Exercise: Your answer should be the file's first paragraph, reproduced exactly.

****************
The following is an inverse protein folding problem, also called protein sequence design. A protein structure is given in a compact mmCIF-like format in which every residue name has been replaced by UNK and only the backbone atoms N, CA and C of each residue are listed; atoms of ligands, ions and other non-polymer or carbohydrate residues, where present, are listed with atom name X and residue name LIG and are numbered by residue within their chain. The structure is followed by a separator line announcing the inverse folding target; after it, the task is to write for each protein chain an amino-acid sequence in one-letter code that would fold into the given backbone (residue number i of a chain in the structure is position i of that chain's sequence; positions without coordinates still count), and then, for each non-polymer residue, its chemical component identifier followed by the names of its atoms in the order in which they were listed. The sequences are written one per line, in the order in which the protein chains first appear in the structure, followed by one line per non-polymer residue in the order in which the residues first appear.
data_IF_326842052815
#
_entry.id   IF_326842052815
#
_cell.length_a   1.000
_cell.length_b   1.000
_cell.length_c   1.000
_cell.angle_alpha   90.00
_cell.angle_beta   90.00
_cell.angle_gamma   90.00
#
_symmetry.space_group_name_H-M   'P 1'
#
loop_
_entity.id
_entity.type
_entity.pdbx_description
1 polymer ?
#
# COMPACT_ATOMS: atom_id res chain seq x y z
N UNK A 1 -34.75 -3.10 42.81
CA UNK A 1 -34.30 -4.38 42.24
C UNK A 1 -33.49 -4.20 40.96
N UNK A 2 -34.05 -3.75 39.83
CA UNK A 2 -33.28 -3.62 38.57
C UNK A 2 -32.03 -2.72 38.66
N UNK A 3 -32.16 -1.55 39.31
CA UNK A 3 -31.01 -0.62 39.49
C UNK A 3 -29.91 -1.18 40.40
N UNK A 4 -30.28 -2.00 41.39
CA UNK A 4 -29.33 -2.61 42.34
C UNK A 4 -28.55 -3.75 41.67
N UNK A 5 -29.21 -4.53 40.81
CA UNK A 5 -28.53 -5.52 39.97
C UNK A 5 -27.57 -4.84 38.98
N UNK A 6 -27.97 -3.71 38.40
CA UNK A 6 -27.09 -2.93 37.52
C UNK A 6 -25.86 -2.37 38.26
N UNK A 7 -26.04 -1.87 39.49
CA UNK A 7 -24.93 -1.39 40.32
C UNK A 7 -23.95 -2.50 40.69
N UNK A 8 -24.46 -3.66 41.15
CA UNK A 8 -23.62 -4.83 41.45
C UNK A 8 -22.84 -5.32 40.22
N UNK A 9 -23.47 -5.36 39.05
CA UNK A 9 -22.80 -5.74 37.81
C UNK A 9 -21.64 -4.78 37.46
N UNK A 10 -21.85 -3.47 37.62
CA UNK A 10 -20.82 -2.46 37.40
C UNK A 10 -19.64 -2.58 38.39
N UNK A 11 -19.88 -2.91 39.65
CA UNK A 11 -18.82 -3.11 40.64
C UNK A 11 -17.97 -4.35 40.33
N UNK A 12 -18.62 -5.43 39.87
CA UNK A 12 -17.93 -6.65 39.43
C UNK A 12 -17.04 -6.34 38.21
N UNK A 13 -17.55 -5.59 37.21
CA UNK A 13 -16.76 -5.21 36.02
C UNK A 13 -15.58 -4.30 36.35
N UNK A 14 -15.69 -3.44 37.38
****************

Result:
The following is an inverse protein folding problem, also called protein sequence design. A protein structure is given in a compact mmCIF-like format in which every residue name has been replaced by UNK and only the backbone atoms N, CA and C of each residue are listed; atoms of ligands, ions and other non-polymer or carbohydrate residues, where present, are listed with atom name X and residue name LIG and are numbered by residue within their chain. The structure is followed by a separator line announcing the inverse folding target; after it, the task is to write for each protein chain an amino-acid sequence in one-letter code that would fold into the given backbone (residue number i of a chain in the structure is position i of that chain's sequence; positions without coordinates still count), and then, for each non-polymer residue, its chemical component identifier followed by the names of its atoms in the order in which they were listed. The sequences are written one per line, in the order in which the protein chains first appear in the structure, followed by one line per non-polymer residue in the order in which the residues first appear.